(2nd B. North of Kirtling)

Born: 27 Feb 1530, St. Thomas Thorppestyll, London, Middlesex, England

Died: 3 Dec 1600, Charterhouse, London, Middlesex, England

Buried: 12 Feb 1601, Kirtling, Cambridgeshire, England

Father: Edward NORTH (1° B. North of Kirtling)

Mother: Alice SQUIRE

Married: Winifred RICH (B. North of Kirtling) 1555, London, Middlesex, England


1. John NORTH

2. Thomas NORTH (b. 1555)

3. Henry NORTH (Sir Knight)

4. Mary NORTH (b. 1558)

North,Roger(2BNorth)01.jpg (36797 bytes)

Educated at Peterhouse, Cambridge, and then introduced to court life, excelled in tilting, and a story told that while still a youth, Princess Elizabeth, at a tournament, tied around his arm a red silk scarf, which he cherished and wore throughout his life.

Elected Knight of the Shire of Cambridge in 1555, sat in Parliament the same year. He was among the Knights of the Bath, created at the coronation of Queen Elizabeth, and the same year, was one of the challengers at the Grand Tournament in Greenwich Park.

Edward, 1st Lord North, settled Kirtling on his son Roger in 1563 and died in 1564. Upon his father death, he took his seat in the House of Lords. In 1568 he was elected alderman and free burgess of Cambridge, and along with the Earl of Sussex, was sent to Vienna to invest the Emperor Maximilian with the order of the Garter. On his return, he was commissioned to present Elizabeth, a portrait of the Archduke Charles.

He was Appointed Lord-Lieutenant and custos rotulorum of Cambridgeshire in 1569. In 1572, was one of the six and twenty peers whom were summoned to Westminster as judges on the trial of Thomas Howard, Duke of Norfolk, who was ultimately condemned to death.

After being elected High Stewardship of Cambridgeshire, he departed on a special mission to the Court of Charles IX of France, and again the following year, when Valentine Dale was resident Ambassador. On the death of Charles IX, he was titled, "Ambassador Extraordinary", with letters of congratulations to Henri III, and charged with the more delicate task of demanding a large measure of toleration for the Huguenots and renewing the Treaty of Bloise. He was a master of the Italian Tongue which stood him in great favor with Catherine de'Medici and the King.

On 7 Aug 1574, at Sheen House in Surrey, Lady Douglas Howard gave bith to Robert, son of Robert Dudley, Earl of Leicester. According to a later deposition by Douglas, they were secretly married late that year, well before the birth. When the boy was two, Leicester took him to Newington to be brought up by Lord North as befitted an earl's son, but he refused to support Douglas's claim that she was his wife. 

By the end of 1575, there were a number of complaints against both Richard Cox, Bishop of Ely, and his wife Jane Awder (c.1524-1613). Lord North accused them of corruption and one of their tenants called Jane “Jezebel”. These matters appear to have been settled by Cox relinquishing property, in particular to Lord North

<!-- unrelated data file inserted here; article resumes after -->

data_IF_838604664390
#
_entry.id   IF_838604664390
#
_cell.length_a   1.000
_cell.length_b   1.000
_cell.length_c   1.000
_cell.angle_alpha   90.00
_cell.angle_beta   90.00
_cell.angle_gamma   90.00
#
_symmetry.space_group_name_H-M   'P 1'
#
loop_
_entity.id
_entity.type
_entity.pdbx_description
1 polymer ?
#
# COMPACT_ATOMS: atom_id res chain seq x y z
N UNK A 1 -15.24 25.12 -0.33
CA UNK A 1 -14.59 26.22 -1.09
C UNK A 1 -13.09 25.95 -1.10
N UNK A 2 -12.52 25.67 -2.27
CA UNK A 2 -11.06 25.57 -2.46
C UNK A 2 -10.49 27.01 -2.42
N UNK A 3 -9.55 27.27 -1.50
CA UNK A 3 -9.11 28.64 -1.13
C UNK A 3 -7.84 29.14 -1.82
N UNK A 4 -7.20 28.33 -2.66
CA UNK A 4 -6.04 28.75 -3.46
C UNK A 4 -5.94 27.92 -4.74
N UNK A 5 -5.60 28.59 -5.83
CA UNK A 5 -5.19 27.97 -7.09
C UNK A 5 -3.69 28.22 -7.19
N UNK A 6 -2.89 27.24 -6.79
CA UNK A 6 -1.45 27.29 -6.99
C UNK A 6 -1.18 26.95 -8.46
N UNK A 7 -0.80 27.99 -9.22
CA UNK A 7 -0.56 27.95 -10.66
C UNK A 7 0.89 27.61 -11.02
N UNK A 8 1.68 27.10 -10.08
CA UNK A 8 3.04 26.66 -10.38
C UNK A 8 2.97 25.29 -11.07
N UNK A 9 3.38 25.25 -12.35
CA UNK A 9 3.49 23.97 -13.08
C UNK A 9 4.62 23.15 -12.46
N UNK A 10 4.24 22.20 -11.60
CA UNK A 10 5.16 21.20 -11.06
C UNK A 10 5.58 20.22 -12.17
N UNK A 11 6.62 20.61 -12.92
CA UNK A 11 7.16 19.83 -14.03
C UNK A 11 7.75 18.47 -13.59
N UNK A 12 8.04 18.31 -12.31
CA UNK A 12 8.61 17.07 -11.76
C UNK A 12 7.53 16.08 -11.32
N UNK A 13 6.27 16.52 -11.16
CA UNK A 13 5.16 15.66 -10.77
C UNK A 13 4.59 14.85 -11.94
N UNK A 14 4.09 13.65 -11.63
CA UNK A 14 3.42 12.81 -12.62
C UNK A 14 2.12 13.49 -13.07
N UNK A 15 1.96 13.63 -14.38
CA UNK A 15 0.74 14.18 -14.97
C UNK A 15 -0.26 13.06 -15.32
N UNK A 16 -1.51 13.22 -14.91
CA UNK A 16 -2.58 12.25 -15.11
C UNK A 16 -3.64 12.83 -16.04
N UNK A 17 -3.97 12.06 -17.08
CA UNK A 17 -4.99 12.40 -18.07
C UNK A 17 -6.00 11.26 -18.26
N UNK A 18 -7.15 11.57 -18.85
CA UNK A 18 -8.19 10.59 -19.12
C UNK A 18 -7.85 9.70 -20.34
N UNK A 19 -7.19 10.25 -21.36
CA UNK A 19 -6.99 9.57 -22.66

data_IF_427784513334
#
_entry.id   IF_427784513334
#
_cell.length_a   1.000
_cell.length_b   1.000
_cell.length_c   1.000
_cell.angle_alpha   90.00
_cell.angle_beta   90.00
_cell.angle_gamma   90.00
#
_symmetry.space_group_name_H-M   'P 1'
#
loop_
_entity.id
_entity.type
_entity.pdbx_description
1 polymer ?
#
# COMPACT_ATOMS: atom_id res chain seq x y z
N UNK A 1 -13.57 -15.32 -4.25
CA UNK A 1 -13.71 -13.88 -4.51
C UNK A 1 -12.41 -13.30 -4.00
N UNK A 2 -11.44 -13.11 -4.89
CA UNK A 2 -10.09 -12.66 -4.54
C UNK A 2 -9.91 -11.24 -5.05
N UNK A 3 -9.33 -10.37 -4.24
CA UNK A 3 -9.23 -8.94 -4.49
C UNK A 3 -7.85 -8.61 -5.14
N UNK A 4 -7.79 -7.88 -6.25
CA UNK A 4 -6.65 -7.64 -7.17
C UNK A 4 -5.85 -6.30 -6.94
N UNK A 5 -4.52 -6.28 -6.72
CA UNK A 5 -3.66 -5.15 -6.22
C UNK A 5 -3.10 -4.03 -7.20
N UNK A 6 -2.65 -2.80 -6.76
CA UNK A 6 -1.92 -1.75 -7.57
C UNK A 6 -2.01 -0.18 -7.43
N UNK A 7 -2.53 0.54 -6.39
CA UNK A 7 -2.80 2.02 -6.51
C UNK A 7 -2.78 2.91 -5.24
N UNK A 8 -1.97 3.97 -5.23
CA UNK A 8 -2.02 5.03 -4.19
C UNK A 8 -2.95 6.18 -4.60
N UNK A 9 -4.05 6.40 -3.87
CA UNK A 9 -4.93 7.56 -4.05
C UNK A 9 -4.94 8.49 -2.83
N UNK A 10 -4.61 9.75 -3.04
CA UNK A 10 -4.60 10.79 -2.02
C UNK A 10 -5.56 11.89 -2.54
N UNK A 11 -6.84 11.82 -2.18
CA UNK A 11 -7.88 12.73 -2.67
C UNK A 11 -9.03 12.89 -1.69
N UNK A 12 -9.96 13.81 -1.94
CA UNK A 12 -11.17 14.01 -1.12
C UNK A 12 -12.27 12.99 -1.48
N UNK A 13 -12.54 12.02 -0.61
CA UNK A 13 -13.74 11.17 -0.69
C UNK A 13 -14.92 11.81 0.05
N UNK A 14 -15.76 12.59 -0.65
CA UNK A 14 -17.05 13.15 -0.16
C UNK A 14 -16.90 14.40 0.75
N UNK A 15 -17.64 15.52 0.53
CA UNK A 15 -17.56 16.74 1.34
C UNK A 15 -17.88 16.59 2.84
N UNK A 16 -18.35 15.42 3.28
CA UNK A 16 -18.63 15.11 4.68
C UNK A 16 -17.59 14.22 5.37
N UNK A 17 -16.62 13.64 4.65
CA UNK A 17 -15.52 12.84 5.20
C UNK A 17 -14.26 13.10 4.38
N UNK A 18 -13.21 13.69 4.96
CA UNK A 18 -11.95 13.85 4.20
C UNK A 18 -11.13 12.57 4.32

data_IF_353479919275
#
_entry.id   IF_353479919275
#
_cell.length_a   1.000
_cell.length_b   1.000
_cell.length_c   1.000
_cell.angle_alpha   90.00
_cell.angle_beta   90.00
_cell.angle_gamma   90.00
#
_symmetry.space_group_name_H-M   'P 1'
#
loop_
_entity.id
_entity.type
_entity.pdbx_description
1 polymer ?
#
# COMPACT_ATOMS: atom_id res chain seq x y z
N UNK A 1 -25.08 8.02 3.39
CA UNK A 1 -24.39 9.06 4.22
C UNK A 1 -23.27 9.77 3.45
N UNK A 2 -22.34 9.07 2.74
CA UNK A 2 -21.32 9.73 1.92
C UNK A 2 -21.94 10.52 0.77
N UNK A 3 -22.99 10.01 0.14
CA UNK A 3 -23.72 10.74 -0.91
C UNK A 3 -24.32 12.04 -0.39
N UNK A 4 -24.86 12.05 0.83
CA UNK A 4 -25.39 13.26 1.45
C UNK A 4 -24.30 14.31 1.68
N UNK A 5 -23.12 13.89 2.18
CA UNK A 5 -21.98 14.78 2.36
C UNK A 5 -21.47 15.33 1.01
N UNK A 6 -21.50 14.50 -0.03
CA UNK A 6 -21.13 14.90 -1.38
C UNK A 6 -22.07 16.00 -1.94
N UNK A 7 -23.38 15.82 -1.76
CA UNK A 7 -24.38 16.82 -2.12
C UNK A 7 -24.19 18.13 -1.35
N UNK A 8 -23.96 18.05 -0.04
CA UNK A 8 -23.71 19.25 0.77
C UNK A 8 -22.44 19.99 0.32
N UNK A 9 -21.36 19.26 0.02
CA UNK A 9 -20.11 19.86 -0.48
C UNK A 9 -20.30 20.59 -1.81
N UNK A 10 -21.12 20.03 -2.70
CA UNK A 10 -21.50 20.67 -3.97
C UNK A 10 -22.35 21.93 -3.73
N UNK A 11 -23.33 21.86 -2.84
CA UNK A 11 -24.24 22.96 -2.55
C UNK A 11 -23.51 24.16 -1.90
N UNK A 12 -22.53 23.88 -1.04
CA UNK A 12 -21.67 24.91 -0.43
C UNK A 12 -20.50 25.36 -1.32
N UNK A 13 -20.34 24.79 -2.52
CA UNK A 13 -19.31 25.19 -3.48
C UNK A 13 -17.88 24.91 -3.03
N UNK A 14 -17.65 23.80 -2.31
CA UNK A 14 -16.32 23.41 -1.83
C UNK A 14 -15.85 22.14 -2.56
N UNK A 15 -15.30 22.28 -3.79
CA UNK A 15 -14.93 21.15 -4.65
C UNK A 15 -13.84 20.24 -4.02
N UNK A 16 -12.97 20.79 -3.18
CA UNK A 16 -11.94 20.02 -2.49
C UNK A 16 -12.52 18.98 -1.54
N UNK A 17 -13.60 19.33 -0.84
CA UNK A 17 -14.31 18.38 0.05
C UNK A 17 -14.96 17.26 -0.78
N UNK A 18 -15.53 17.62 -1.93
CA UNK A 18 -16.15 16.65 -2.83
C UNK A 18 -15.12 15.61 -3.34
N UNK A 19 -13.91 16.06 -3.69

Roger purchased his house in 1577, the estate of Mildenhall in Suffix. The manor of Mildenhall was confiscated by the Crown at the dissolution of the monasteries in 1536 and later sold to Sir Roger North of Kirtling, whose son Henry settled in Mildenhall soon after 1586 and built the manor house. The estate passed through four generations of the North family.

In 1578 Queen Elizabeth stayed three days at Kirtling Towers while on a tour of East Anglia. Vast amounts of food and drink were brought in. Poultry and game alone cost £158 - there were 23 varieties. £88 worth of meat and venison came from a local park for 128 pasties. A cart load of oysters arrived, together with 74 hogs heads of bear, 2 tons of ale and 6 hogs heads of claret plus white wine. The Queen travelled with 200 young men in white velvet, 300 men in black velvet and 1500 serving men. The Queen was played into supper by the Kirtling minstrels and others loaned by the Earl of Leicester. After supper the Queen and Lord Roger played cards, he tactfully losing. Next day there was a joust in the park. Lord North gave the Queen a jewel worth £120 and when she left he attended her to Lord Leicester’s at Wansted.

Roger North served the Earl of Leicester in the Low Countries, and at the battle of Zupthen (1586), North was wounded by musketshot, and with splended courage, mounted his steed and returned to battle with one boot on and one boot off to lead his men. This act awarded him with the title of "Knight Banneret". This is the same battle that claimed Sir Phillip Sidney, and Lord North was one of the dignitaries selected to participate in the state funeral of Sir Phillip in 1587. Upon his return to England North was named Treasure of the Household and sworn a member of the Privy Council.

Lord North was one of a very few gentry in attendance at the "shotgun" wedding of Lettice Knollys, to the Earl of Leicester. Roger North had married Winifred Rich, daughter of Lord Rich and widow of Sir Henry Dudley, making him a brother-in-law to the Earl of Leicester.

His eldest son, John, predeceased his father, so when Roger North died on 3 Dec 1600, he was succeeded by his grandson was Dudley North, 3rd Baron North.

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